By Heather Ledeboer | Category: Activities with Kids, Family Focus, It Worked 4 Me, The Journey of Motherhood
When Melody approached the topic of how being a mother has changed her home (it is now a mess) and asked for tips and feedback from other moms in her post titled, “I used to have a clean house“, it started a conversation on our facebook page about what we do in our home to involve our kids in the process of keeping our house enjoyably neat. I would like to share our “system” with you and invite you to offer comments, feedback or questions about what you do (or don’t do) or plan to do with your kids to encourage them to be active participants in the upkeep of your home.
We have a list:
Perhaps some of you will recall the blog post I wrote in January of 2011 called “Let’s organize our day: the evening routine.” In it, I mentioned a list that i would set out for my two oldest children (who were 5 and 7 at the time) outlining what needed to be done in the morning before they went to school.
We have a problem:
This method worked fairly well for my 7 year old son who is systematic in nature and a strong reader. However, over time the intent of the list (to help them manage their own tasks) began to fail and simply became my checklist for nagging: “Hunter, have you brushed your teeth yet?” ”Hunter, please stay focused” ”Hunter, which task are you working on right now?”
We adjusted our plan:
Around that time I listened to an online podcast by The Power of Moms by Richard and Linda Eyre (the authors of The Entitlement Trap) which encouraged parents to shift their focus away from allowances (simply giving kids money) and toward a family system of “choosing, earning and ownership”. One of the ideas presented in the podcast included a weekly responsibility chart which the child fills out and turns in at the end of the week. Each responsibly had a monetary value attached allowing the child the opportunity to earn their own money for the “extra” items that child wished to purchase.
I saw that there was an opportunity to improve upon our current system using the ideas provided by Richard and Linda. I set to work revamping and creating a responsibility chart for our two oldest children. Each list was unique to the child for which is was made and includes both morning and afternoon responsibilities. Although many tasks were the same (they each needed to brush their teeth for instance), some differed based on ability and maturity. We did choose however to make the lists fairly equal in the overal number of tasks as well as the payout provided for completing the tasks. Since the kids have more free time durring the summer, I have tweaked the lists during the non-school months to include an extra “weekly” job each day (such as the one Hunter is doing in the photo below-cleaning the guest bathroom sink and mirror).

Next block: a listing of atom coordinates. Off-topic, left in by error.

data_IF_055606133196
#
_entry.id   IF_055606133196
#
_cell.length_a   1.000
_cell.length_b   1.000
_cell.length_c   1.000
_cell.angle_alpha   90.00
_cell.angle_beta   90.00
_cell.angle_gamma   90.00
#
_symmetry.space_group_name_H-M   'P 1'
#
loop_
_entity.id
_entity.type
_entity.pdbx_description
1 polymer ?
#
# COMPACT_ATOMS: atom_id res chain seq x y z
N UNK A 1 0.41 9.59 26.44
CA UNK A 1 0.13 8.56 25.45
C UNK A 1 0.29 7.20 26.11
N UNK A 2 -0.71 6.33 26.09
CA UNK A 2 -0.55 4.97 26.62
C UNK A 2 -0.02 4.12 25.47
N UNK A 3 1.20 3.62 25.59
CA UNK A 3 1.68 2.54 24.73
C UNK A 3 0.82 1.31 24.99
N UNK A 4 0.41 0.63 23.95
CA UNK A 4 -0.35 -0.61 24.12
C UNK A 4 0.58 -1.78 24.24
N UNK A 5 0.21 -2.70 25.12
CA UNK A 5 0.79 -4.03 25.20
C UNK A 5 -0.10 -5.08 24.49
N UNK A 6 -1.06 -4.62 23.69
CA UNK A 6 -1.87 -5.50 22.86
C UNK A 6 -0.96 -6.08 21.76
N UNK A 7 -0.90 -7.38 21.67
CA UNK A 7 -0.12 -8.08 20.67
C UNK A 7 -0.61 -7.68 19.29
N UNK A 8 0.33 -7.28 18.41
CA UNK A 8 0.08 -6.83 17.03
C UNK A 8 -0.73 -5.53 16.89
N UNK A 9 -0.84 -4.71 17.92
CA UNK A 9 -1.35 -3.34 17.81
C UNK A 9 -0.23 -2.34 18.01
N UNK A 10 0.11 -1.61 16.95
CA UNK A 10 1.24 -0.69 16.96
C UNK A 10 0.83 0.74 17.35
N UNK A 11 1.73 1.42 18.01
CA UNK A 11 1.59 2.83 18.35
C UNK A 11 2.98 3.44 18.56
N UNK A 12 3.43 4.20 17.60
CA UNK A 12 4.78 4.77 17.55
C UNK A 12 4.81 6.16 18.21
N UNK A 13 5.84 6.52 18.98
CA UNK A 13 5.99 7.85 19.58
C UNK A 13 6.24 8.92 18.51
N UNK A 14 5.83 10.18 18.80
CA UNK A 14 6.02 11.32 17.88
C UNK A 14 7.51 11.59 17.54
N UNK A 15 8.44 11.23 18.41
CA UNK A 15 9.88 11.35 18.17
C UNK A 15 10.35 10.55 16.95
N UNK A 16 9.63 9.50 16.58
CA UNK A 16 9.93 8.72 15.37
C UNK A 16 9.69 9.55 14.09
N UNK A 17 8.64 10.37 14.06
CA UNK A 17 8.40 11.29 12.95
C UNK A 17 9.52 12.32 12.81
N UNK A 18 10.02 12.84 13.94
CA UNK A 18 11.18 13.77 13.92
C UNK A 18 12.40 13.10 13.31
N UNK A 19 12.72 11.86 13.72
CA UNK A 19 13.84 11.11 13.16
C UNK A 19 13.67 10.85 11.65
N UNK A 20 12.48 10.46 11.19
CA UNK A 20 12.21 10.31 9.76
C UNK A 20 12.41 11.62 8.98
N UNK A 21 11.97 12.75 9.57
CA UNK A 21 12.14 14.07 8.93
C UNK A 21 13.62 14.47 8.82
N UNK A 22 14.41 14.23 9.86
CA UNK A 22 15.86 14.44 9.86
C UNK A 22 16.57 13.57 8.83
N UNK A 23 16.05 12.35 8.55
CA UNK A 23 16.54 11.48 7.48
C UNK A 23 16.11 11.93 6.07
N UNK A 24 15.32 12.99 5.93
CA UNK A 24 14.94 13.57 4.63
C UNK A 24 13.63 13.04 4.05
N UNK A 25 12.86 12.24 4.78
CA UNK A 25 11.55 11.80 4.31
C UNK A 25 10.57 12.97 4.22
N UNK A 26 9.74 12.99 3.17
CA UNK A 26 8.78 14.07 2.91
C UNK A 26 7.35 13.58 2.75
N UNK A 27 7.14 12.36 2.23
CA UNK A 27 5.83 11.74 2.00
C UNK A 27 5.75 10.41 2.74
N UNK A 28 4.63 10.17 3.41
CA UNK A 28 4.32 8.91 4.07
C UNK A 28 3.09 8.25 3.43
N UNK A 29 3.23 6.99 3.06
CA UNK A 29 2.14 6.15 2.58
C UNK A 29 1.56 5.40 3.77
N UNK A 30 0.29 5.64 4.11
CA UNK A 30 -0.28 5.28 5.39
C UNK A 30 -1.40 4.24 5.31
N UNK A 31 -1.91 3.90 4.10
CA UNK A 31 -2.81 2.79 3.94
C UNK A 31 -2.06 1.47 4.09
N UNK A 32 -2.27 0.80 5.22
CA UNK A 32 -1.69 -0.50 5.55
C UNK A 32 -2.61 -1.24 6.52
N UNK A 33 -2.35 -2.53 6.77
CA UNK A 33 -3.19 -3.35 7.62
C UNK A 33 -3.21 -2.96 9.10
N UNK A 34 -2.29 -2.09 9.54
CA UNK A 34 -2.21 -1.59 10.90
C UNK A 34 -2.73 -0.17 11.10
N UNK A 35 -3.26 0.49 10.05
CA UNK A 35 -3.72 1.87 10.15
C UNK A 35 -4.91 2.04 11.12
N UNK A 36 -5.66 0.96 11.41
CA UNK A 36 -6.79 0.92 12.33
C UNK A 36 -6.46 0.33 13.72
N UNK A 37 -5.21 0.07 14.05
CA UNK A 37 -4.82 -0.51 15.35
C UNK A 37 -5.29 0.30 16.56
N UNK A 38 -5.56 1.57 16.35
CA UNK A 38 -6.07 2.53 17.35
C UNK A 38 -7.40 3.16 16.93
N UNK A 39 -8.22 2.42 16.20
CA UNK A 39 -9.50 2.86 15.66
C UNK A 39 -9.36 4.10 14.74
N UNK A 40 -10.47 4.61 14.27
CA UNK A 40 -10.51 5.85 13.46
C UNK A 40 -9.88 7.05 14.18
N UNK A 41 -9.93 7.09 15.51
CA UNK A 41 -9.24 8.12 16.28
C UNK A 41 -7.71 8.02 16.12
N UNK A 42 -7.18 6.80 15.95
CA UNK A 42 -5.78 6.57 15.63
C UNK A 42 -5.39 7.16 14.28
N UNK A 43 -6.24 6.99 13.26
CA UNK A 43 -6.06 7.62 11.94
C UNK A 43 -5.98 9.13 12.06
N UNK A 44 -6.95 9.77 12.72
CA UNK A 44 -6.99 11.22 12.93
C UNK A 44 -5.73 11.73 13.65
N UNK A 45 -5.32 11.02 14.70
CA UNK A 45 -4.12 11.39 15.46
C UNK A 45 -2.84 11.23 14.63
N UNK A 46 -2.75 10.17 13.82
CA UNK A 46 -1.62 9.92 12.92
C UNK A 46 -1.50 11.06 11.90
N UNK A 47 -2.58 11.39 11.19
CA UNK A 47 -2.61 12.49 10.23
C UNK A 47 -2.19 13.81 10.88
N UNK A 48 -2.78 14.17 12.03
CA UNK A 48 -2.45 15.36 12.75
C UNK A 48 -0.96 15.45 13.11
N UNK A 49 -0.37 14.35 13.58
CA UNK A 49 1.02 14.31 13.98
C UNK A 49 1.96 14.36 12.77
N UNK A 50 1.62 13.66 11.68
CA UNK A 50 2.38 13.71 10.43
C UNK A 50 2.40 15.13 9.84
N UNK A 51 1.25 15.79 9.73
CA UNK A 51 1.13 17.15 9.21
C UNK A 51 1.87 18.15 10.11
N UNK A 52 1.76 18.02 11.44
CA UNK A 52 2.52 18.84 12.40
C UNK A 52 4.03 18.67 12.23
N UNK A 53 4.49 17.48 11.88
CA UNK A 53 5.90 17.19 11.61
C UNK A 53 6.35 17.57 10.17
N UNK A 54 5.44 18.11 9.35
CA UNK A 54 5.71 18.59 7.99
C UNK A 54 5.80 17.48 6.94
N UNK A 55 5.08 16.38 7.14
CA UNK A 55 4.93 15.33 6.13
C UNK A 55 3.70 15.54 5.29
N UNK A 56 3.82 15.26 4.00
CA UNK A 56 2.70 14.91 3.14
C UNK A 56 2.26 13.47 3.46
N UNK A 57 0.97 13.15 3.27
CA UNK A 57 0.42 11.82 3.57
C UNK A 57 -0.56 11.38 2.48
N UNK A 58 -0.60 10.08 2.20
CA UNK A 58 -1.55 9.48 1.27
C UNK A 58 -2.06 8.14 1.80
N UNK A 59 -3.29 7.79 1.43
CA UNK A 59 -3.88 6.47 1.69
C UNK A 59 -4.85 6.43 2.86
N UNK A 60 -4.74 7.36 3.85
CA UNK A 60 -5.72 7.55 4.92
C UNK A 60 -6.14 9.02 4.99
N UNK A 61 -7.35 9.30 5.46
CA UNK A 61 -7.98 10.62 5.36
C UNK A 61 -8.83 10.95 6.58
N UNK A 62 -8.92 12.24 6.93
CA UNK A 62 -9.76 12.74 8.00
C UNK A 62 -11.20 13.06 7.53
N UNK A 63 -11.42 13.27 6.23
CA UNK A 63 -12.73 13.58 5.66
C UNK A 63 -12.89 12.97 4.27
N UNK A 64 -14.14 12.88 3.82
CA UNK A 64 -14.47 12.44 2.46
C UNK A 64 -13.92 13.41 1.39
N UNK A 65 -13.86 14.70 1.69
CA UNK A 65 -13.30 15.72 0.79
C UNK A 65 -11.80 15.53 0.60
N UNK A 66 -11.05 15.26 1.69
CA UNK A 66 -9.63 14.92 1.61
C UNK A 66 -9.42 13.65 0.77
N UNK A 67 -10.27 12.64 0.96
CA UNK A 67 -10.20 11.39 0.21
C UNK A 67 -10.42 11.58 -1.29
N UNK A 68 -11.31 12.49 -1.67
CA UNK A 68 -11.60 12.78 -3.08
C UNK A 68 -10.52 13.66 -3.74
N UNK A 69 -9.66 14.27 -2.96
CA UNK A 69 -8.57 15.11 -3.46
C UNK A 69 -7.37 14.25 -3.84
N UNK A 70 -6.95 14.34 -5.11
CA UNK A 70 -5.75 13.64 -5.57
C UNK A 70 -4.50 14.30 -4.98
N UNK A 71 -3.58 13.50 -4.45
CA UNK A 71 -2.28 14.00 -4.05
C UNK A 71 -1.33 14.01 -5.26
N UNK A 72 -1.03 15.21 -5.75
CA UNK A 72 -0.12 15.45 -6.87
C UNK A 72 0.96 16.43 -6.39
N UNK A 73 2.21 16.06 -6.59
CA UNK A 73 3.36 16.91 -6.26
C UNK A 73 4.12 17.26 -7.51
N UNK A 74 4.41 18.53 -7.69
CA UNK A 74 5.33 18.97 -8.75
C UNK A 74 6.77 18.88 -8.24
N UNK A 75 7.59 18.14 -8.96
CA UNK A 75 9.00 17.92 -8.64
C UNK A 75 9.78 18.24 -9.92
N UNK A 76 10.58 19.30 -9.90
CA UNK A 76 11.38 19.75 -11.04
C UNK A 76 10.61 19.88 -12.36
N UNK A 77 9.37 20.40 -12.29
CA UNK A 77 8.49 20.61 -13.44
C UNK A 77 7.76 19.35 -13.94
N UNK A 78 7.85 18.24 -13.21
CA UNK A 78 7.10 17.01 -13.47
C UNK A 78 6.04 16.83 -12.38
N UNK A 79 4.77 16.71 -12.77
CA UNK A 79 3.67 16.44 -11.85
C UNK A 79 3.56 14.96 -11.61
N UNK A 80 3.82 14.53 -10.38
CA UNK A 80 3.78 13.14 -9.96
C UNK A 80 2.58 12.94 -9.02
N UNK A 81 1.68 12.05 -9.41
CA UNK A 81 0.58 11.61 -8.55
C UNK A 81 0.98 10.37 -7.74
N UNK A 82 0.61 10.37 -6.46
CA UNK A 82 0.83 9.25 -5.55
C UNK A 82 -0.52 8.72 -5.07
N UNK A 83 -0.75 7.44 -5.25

Admittedly it can take longer to teach a child how to do a task that is quick for an adult. But I truly believe the importance of not only the task learned but the responsibility gained is worth it. Over time, if that child is encouraged (and not belittled) for the tasks they are learning to master, they will soon be able to do them as well as you. Here is a tip I have found to work well for me: When Hunter completes a job such as washing the mirror I go in the bathroom and look it over with him. I ask, “Hunter, if you were an employer and you just hired someone to wash this mirror for you, would you feel his job is complete or did he miss any areas?” Presenting this question allows him to look at his own work objectively and without feeling like I am pointing out errors (he is critiquing himself).
We have been using our revised list plan for a few months now and overall I am very happy with how it is working. Hunter has now reached a point in which he begins his lists unprompted (most of the time) and knows exactly what is expected of him often without even referencing his list. Ashlyn still needs encouragement to get started but she now is able to read everything on her list on her own (using pictures to represent the tasks in addition to words can help a lot in this area if you have a young child). I have found that using extra motivation often works well too (such as: we can leave for our play date today once your morning responsibilities are completed OR our family movie night will begin once you both have your evening responsibilities finished).
I’d love to hear from you: Do you use a system like this or something totally different for your kids? What about when you were growing up, what did your parents do with you in this area? Do you have any questions or tips?